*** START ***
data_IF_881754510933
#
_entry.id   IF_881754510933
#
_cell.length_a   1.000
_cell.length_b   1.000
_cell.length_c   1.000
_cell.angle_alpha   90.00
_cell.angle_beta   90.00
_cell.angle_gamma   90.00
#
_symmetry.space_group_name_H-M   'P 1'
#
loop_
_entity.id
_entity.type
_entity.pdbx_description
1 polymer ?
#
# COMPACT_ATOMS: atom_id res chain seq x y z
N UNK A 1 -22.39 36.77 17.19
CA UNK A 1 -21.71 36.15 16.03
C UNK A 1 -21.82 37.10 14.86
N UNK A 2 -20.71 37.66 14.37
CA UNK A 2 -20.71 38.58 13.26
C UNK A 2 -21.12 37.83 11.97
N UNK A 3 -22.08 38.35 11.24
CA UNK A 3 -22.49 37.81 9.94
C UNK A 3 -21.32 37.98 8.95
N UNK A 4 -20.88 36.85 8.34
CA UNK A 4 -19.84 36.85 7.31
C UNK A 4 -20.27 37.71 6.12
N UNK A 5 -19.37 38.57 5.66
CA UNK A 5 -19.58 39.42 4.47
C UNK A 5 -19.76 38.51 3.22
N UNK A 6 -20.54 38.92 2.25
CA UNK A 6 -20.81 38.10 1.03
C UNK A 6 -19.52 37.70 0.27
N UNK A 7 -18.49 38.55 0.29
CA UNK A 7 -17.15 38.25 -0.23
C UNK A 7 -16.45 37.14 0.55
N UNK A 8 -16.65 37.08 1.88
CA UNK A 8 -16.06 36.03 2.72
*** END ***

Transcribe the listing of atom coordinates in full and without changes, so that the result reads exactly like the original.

data_IF_881754510933
#
_entry.id   IF_881754510933
#
_cell.length_a   1.000
_cell.length_b   1.000
_cell.length_c   1.000
_cell.angle_alpha   90.00
_cell.angle_beta   90.00
_cell.angle_gamma   90.00
#
_symmetry.space_group_name_H-M   'P 1'
#
loop_
_entity.id
_entity.type
_entity.pdbx_description
1 polymer ?
#
# COMPACT_ATOMS: atom_id res chain seq x y z
N UNK A 1 -22.39 36.77 17.19
CA UNK A 1 -21.71 36.15 16.03
C UNK A 1 -21.82 37.10 14.86
N UNK A 2 -20.71 37.66 14.37
CA UNK A 2 -20.71 38.58 13.26
C UNK A 2 -21.12 37.83 11.97
N UNK A 3 -22.08 38.35 11.24
CA UNK A 3 -22.49 37.81 9.94
C UNK A 3 -21.32 37.98 8.95
N UNK A 4 -20.88 36.85 8.34
CA UNK A 4 -19.84 36.85 7.31
C UNK A 4 -20.27 37.71 6.12
N UNK A 5 -19.37 38.57 5.66
CA UNK A 5 -19.58 39.42 4.47
C UNK A 5 -19.76 38.51 3.22
N UNK A 6 -20.54 38.92 2.25
CA UNK A 6 -20.81 38.10 1.03
C UNK A 6 -19.52 37.70 0.27
N UNK A 7 -18.49 38.55 0.29
CA UNK A 7 -17.15 38.25 -0.23
C UNK A 7 -16.45 37.14 0.55
N UNK A 8 -16.65 37.08 1.88
CA UNK A 8 -16.06 36.03 2.72